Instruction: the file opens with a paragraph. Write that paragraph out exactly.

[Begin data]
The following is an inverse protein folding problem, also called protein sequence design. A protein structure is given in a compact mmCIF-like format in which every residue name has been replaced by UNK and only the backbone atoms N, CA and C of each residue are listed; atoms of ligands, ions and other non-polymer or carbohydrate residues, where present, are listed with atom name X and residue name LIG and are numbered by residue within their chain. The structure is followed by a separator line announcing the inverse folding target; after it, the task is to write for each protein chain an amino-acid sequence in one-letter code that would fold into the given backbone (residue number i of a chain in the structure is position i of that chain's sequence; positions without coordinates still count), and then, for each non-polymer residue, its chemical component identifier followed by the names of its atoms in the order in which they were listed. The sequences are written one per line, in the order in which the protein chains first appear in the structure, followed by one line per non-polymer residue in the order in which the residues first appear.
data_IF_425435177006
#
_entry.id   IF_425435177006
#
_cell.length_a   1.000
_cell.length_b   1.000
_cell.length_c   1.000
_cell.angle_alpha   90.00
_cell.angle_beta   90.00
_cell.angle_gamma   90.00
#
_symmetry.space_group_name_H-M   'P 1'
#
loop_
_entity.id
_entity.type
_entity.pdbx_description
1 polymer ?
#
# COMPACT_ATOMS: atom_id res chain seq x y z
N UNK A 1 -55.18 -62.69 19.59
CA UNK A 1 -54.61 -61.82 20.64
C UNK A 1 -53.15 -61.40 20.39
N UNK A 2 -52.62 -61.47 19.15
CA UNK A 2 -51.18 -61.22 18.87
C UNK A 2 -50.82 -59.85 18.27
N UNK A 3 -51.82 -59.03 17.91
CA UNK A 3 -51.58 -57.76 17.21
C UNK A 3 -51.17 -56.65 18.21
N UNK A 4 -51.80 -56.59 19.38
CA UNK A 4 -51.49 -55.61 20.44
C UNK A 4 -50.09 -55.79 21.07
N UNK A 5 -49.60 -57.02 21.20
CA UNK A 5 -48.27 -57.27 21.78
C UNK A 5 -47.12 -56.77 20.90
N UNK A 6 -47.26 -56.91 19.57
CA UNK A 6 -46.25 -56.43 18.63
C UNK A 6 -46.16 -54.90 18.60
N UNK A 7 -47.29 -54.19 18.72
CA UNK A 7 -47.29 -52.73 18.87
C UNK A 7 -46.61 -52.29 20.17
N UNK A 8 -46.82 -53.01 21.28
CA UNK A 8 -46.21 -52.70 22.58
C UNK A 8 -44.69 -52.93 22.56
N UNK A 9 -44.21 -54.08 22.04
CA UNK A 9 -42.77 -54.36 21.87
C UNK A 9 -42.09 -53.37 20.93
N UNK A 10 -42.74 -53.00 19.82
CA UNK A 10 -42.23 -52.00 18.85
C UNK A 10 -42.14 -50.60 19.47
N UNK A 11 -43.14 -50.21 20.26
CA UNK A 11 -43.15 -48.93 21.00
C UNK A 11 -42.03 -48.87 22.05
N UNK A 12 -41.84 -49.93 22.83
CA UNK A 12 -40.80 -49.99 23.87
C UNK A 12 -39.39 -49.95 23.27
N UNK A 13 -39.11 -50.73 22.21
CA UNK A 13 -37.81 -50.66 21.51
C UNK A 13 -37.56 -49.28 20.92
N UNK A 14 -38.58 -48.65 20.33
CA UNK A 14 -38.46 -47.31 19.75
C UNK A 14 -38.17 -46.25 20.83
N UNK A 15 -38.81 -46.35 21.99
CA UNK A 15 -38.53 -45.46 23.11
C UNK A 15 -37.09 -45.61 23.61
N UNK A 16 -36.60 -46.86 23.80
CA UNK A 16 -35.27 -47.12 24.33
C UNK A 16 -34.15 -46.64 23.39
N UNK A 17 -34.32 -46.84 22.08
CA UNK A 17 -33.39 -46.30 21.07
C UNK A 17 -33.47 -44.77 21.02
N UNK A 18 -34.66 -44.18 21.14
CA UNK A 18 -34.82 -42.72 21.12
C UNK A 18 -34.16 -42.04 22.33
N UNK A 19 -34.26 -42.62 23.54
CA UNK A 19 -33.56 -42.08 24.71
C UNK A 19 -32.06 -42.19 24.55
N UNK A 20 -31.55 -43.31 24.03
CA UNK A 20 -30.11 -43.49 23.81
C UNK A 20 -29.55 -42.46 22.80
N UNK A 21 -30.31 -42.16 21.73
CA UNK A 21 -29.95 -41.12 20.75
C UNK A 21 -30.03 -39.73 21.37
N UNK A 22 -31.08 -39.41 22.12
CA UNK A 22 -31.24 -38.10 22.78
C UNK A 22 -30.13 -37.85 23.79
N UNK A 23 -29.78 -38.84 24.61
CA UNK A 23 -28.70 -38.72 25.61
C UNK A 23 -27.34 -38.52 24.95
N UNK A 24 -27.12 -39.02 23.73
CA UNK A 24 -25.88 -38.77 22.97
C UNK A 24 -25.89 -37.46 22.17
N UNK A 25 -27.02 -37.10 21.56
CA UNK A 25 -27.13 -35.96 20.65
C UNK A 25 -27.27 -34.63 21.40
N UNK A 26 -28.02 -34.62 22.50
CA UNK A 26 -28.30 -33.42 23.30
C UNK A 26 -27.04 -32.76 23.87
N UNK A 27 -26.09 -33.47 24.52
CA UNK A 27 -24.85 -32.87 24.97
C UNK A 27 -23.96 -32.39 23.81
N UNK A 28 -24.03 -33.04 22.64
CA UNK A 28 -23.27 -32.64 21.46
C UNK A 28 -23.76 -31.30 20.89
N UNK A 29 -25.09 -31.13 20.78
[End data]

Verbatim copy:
The following is an inverse protein folding problem, also called protein sequence design. A protein structure is given in a compact mmCIF-like format in which every residue name has been replaced by UNK and only the backbone atoms N, CA and C of each residue are listed; atoms of ligands, ions and other non-polymer or carbohydrate residues, where present, are listed with atom name X and residue name LIG and are numbered by residue within their chain. The structure is followed by a separator line announcing the inverse folding target; after it, the task is to write for each protein chain an amino-acid sequence in one-letter code that would fold into the given backbone (residue number i of a chain in the structure is position i of that chain's sequence; positions without coordinates still count), and then, for each non-polymer residue, its chemical component identifier followed by the names of its atoms in the order in which they were listed. The sequences are written one per line, in the order in which the protein chains first appear in the structure, followed by one line per non-polymer residue in the order in which the residues first appear.